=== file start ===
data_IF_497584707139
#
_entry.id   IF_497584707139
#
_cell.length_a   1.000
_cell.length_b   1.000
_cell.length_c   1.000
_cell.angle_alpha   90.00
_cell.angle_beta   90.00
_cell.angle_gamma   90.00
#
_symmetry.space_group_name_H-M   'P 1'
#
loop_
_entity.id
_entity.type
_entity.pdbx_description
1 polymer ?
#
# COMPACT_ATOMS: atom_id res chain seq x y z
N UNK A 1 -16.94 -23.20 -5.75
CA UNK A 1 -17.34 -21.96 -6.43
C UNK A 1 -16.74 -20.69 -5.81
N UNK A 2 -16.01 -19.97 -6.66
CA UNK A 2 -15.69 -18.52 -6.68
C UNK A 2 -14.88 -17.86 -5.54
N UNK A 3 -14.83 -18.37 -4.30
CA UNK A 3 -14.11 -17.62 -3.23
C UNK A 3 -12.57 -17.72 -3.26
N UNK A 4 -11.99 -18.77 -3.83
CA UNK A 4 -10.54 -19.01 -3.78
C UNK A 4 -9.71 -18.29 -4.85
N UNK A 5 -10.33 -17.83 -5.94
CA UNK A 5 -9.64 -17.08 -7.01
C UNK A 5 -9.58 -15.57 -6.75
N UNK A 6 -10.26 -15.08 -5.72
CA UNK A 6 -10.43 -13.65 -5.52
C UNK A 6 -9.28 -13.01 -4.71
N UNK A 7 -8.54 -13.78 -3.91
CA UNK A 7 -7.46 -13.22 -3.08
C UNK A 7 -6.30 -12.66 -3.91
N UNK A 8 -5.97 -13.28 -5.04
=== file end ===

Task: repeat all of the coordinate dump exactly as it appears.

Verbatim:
data_IF_497584707139
#
_entry.id   IF_497584707139
#
_cell.length_a   1.000
_cell.length_b   1.000
_cell.length_c   1.000
_cell.angle_alpha   90.00
_cell.angle_beta   90.00
_cell.angle_gamma   90.00
#
_symmetry.space_group_name_H-M   'P 1'
#
loop_
_entity.id
_entity.type
_entity.pdbx_description
1 polymer ?
#
# COMPACT_ATOMS: atom_id res chain seq x y z
N UNK A 1 -16.94 -23.20 -5.75
CA UNK A 1 -17.34 -21.96 -6.43
C UNK A 1 -16.74 -20.69 -5.81
N UNK A 2 -16.01 -19.97 -6.66
CA UNK A 2 -15.69 -18.52 -6.68
C UNK A 2 -14.88 -17.86 -5.54
N UNK A 3 -14.83 -18.37 -4.30
CA UNK A 3 -14.11 -17.62 -3.23
C UNK A 3 -12.57 -17.72 -3.26
N UNK A 4 -11.99 -18.77 -3.83
CA UNK A 4 -10.54 -19.01 -3.78
C UNK A 4 -9.71 -18.29 -4.85
N UNK A 5 -10.33 -17.83 -5.94
CA UNK A 5 -9.64 -17.08 -7.01
C UNK A 5 -9.58 -15.57 -6.75
N UNK A 6 -10.26 -15.08 -5.72
CA UNK A 6 -10.43 -13.65 -5.52
C UNK A 6 -9.28 -13.01 -4.71
N UNK A 7 -8.54 -13.78 -3.91
CA UNK A 7 -7.46 -13.22 -3.08
C UNK A 7 -6.30 -12.66 -3.91
N UNK A 8 -5.97 -13.28 -5.04